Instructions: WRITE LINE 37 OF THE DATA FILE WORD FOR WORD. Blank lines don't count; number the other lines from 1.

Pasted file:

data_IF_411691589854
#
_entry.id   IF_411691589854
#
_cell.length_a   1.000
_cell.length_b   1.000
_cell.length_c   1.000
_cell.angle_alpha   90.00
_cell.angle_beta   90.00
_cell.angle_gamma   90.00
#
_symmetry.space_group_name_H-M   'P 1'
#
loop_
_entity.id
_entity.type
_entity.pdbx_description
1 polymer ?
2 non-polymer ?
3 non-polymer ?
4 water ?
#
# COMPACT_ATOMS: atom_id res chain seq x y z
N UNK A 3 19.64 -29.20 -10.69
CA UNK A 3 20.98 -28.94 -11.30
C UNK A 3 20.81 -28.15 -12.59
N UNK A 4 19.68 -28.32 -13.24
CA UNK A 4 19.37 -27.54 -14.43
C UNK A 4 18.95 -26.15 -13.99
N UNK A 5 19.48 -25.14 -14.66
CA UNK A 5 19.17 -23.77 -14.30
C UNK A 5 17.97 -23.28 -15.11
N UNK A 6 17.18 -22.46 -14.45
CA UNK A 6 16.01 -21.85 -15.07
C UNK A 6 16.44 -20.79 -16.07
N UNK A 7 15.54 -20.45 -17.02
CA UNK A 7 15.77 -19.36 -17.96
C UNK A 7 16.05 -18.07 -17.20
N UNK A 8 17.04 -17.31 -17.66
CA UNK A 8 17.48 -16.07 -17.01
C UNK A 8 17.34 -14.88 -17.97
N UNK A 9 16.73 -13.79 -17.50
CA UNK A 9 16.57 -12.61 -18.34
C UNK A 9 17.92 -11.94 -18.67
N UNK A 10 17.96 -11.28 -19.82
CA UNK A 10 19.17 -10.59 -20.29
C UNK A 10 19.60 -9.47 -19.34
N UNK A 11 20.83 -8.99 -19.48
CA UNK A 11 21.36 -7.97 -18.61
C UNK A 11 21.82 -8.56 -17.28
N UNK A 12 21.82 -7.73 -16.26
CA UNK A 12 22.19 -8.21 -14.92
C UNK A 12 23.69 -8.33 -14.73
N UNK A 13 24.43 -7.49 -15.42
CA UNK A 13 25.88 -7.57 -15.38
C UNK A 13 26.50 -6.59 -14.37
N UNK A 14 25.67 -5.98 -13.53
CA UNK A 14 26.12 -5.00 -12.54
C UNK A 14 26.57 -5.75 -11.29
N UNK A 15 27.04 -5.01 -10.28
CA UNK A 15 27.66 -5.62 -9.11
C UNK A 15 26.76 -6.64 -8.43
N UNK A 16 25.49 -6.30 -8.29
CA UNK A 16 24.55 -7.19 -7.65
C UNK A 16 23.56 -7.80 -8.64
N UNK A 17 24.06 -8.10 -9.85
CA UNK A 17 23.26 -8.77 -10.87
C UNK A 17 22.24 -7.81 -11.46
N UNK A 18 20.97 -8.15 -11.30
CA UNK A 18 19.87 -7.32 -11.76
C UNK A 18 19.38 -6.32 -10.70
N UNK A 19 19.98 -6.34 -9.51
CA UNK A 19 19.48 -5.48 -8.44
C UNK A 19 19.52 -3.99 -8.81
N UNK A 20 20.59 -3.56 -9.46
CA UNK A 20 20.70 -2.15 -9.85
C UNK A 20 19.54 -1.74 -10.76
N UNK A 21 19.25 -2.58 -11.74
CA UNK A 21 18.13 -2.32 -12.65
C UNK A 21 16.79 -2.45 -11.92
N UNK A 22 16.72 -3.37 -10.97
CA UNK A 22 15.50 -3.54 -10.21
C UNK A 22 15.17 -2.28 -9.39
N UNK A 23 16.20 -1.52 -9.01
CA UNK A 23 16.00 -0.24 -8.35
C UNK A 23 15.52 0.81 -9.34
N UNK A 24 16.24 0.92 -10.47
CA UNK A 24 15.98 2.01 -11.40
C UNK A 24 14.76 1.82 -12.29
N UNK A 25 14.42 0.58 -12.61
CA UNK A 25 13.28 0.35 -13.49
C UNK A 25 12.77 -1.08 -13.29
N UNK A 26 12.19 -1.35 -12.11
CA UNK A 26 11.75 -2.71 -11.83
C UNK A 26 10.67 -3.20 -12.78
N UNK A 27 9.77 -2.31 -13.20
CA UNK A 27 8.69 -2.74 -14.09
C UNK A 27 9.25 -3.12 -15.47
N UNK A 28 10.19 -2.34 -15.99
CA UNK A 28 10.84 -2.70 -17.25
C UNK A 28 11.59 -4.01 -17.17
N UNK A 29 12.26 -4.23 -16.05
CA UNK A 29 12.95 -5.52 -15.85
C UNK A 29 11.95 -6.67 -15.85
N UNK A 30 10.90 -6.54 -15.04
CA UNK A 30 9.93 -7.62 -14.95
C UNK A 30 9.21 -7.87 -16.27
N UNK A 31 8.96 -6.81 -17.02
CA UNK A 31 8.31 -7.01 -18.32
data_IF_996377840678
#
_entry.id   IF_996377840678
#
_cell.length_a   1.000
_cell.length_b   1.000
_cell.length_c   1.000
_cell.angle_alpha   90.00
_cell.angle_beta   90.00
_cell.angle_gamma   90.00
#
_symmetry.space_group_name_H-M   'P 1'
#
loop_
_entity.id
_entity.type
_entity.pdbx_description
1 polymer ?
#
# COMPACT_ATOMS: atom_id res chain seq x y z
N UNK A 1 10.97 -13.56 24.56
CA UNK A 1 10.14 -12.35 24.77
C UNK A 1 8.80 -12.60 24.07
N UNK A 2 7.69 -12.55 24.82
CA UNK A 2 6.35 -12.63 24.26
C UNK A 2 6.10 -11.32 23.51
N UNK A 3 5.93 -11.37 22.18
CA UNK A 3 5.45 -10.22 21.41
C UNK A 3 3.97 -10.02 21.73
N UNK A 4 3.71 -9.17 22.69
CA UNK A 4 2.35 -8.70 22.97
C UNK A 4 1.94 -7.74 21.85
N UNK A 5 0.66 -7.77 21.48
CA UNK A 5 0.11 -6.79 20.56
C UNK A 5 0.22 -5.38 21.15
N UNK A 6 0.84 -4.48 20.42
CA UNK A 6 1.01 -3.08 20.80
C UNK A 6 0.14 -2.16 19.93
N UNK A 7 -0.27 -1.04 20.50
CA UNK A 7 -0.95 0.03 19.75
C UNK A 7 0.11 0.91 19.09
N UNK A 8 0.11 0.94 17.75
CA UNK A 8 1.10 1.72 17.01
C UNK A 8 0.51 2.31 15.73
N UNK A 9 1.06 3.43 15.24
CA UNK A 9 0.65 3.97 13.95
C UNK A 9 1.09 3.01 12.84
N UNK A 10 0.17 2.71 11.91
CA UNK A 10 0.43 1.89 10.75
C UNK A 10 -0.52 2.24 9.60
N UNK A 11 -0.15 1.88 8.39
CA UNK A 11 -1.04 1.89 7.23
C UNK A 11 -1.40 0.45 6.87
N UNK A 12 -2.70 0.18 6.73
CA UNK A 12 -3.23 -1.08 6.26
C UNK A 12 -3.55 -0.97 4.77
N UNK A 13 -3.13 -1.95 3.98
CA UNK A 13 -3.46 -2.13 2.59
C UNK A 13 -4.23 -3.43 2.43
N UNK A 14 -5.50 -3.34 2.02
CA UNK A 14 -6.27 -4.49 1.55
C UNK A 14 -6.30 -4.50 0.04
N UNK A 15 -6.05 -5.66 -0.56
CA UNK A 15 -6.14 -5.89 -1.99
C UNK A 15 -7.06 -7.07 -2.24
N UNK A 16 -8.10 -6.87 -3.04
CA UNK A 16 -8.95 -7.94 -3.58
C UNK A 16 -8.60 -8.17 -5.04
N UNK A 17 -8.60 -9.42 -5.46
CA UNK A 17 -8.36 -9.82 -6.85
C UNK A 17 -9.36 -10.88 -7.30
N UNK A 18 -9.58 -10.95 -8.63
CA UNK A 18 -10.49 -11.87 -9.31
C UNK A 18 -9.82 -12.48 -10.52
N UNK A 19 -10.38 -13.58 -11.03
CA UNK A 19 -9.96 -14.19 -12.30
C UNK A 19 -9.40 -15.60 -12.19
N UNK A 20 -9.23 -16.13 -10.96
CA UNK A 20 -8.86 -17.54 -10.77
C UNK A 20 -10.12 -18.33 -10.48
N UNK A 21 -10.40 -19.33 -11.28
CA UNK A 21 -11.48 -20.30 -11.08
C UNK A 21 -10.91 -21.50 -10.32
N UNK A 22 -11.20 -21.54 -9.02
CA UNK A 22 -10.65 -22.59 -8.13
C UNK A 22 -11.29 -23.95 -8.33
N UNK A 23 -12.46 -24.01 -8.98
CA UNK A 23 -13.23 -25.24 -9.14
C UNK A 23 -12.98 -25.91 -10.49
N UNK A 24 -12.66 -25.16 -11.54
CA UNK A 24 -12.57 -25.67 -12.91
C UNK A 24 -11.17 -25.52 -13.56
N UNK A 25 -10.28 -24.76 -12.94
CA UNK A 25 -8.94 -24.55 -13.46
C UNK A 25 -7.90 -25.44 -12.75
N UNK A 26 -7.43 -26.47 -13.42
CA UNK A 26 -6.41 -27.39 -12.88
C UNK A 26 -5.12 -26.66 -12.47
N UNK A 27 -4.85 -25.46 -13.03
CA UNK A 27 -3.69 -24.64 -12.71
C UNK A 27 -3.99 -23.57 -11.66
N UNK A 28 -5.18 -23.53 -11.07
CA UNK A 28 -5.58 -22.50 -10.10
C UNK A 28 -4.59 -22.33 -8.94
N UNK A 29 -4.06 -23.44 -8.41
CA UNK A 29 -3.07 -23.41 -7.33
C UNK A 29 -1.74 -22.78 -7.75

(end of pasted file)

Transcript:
CA UNK A 7 15.77 -19.36 -17.96